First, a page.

October 2010, Auto Dealer Today - WebXclusive
Sixty-four percent of vehicle owners have put off vehicle maintenance and repair. It is difficult to quantify how much money that would amount to in your service and parts departments, but it’s enough to matter. The top reasons they put off maintenance are as follows:
• 65 percent are afraid that the cost would be more than expected.
• 34 percent do not have the time.
• 28 percent do not believe the needed repair or maintenance is serious.
How many of those reasons are within the control or at least influence of your service consultants? All of them, of course. Here are a few ideas that will help overcome these objections.
Costs More Than Expected
Offer an “Ironclad Price Guarantee.” There are monetary pitfalls to this, of course. It will be necessary to prepare your team for this change in culture. Most service departments believe that accurate estimates for some repairs are impossible; perhaps that is true. However; for the majority of the work a typical shop performs today, an accurate estimate is quite reasonable. Once you create your process and guarantee, promote it as a reason to do business with your shop – “We have an Ironclad Price Guarantee” – it will differentiate you from the other shops and overcome the top objection. The true test of your culture will come when someone misses an estimate by $200. What do you do—try to bump the customer or stick to your guarantee?
Don’t Have Time
Offer shuttle rides to and from anywhere as long as it is close enough to make sense. There are still many stores that will drop people off but not bring them back to the store when the work is done. Have you forgotten that the customer pays your bill when you bring them back? Do not make it difficult to do business with you; bend over backwards to make your business accessible and people will spend money with you.
Offer very cheap rental cars that are immediately available. Many stores use an outside rental agency, and the wait for the vehicle to arrive turns this benefit into a handicap. Do not make your customers wait. Remember, making your dealership easy to do business with wins every time.
Offer pickup and delivery of the customer’s vehicle. I understand the logistical challenges; at one time I had a small herd of retired folks shuttling cars. If you really want to make this work, you can. Hire an on-demand staff of retired folks, have a log (written or electronic) to track the dropoffs and pickups and assign one person to manage the process. I had one of the drivers who was very organized manage it. Customers will actually pay you for this convenience, by the way. Set the price based on the cost of your drivers plus gas, but keep the price as inexpensive as possible. Take a map and draw circles around the store’s location and continue out to a point that becomes impractical. Each ring has a set price. Think of this as a marketing strategy and not a profit center, much like oil changes.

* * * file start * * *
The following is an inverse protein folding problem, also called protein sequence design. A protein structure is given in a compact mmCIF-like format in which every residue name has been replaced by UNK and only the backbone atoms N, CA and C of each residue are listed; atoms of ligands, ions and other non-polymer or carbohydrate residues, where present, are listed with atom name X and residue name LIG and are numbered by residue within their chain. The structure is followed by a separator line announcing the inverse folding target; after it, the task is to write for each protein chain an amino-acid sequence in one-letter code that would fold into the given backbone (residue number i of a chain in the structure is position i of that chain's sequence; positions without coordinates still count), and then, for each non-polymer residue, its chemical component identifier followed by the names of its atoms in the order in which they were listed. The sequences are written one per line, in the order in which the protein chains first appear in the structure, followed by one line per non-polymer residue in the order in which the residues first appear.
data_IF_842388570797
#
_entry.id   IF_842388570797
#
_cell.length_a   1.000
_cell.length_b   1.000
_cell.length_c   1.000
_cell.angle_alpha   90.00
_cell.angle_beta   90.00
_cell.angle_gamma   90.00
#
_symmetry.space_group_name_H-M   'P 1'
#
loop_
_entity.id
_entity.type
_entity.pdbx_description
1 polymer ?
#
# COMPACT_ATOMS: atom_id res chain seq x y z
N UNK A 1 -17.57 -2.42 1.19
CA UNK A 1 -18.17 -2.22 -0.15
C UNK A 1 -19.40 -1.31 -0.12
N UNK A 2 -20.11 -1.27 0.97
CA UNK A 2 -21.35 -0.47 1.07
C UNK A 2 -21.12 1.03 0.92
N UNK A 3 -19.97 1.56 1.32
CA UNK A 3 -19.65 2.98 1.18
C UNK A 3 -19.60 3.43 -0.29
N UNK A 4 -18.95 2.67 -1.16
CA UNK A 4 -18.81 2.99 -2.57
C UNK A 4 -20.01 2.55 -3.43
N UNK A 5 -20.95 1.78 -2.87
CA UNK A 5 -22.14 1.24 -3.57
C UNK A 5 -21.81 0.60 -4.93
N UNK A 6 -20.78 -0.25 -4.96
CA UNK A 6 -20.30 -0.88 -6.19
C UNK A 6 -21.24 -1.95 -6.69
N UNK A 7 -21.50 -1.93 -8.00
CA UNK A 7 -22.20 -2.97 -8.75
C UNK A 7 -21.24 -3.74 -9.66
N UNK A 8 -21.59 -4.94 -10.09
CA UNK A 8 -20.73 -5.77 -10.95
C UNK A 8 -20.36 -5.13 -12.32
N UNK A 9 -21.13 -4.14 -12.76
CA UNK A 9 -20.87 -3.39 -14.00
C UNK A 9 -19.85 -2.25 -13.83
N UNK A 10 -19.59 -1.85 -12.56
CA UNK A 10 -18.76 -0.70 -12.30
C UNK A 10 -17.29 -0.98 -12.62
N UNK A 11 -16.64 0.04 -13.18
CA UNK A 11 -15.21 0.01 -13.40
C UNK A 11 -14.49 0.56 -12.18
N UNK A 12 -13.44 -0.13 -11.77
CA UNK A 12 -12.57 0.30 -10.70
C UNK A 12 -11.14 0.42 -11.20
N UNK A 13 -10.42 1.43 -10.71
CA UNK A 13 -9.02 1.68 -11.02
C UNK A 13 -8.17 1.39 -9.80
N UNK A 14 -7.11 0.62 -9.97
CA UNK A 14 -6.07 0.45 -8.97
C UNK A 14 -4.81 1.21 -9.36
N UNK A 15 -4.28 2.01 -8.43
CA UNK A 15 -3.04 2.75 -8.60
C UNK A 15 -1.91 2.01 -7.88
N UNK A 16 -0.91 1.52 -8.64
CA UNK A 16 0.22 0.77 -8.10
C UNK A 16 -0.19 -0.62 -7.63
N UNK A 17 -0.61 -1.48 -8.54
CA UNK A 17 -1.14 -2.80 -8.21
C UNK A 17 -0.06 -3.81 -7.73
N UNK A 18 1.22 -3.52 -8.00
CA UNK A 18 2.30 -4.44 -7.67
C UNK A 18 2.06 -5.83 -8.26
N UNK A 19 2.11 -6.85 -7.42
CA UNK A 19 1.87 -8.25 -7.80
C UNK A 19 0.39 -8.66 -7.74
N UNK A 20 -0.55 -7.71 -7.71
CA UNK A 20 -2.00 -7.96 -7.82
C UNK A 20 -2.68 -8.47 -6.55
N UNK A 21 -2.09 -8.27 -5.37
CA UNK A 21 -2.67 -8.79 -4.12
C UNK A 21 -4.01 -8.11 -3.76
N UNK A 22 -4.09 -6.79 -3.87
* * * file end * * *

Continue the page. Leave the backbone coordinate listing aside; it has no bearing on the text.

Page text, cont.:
Not a Serious Problem
Train your service consultants how to respond to the perceived need of the repair/maintenance. Most of your customers do not understand how their vehicles operate or what work is important. Your customer’s opinion is heavily influenced by hearsay from conversations with equally uniformed people. Train your service consultants to speak about the repairs/maintenance needed in the future in great detail. This conversation is more than the statement: “Next time we need to do the 45,000-mile maintenance.” They need to create value and explain why it matters and why do it at your store.
Your service consultants should have three solid reasons to complete the most common repairs/maintenances. This sounds simple but it is not. Test your team, ask them for three solid reasons to rotate tires, change the air filter or replace the fuel filter.
There are six reasons that motivate consumers to complete work on their vehicles:
Most consumers have one of these as their primary motivator. If you discuss reliability as the reason for the repair, but the consumer is motivated by money, your chances of selling that repair are greatly diminished. There are many more ideas that impact the customer, but this should get you thinking. It is very easy to ignore some or all of these. After all, you have probably tried some in the past and they did not work so you stopped, or you know someone who failed, etc. Do not ignore these points; they matter. Remember, dealerships perform less than 25 percent of all repairs completed on vehicles. How good can we be? Do something today.